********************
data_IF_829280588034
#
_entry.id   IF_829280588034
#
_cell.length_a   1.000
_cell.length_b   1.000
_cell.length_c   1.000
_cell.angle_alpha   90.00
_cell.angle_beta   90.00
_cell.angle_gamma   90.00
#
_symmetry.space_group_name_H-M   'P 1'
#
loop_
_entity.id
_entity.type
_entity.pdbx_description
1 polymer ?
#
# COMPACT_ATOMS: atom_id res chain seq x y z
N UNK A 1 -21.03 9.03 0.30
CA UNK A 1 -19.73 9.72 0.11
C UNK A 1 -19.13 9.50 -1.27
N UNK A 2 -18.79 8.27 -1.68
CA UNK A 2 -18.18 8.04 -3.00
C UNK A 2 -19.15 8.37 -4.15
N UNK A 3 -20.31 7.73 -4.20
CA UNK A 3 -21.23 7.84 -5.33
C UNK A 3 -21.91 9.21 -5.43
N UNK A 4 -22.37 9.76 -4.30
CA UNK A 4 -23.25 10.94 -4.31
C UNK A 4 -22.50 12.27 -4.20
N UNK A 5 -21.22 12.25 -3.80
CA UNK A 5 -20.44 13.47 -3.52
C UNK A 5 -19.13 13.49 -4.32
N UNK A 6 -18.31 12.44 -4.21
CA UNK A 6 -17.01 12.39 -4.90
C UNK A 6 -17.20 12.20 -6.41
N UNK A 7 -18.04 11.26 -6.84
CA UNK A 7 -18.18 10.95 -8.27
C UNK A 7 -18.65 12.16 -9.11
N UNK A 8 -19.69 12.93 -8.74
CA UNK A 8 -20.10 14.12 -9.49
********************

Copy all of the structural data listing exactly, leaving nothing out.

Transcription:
data_IF_829280588034
#
_entry.id   IF_829280588034
#
_cell.length_a   1.000
_cell.length_b   1.000
_cell.length_c   1.000
_cell.angle_alpha   90.00
_cell.angle_beta   90.00
_cell.angle_gamma   90.00
#
_symmetry.space_group_name_H-M   'P 1'
#
loop_
_entity.id
_entity.type
_entity.pdbx_description
1 polymer ?
#
# COMPACT_ATOMS: atom_id res chain seq x y z
N UNK A 1 -21.03 9.03 0.30
CA UNK A 1 -19.73 9.72 0.11
C UNK A 1 -19.13 9.50 -1.27
N UNK A 2 -18.79 8.27 -1.68
CA UNK A 2 -18.18 8.04 -3.00
C UNK A 2 -19.15 8.37 -4.15
N UNK A 3 -20.31 7.73 -4.20
CA UNK A 3 -21.23 7.84 -5.33
C UNK A 3 -21.91 9.21 -5.43
N UNK A 4 -22.37 9.76 -4.30
CA UNK A 4 -23.25 10.94 -4.31
C UNK A 4 -22.50 12.27 -4.20
N UNK A 5 -21.22 12.25 -3.80
CA UNK A 5 -20.44 13.47 -3.52
C UNK A 5 -19.13 13.49 -4.32
N UNK A 6 -18.31 12.44 -4.21
CA UNK A 6 -17.01 12.39 -4.90
C UNK A 6 -17.20 12.20 -6.41
N UNK A 7 -18.04 11.26 -6.84
CA UNK A 7 -18.18 10.95 -8.27
C UNK A 7 -18.65 12.16 -9.11
N UNK A 8 -19.69 12.93 -8.74
CA UNK A 8 -20.10 14.12 -9.49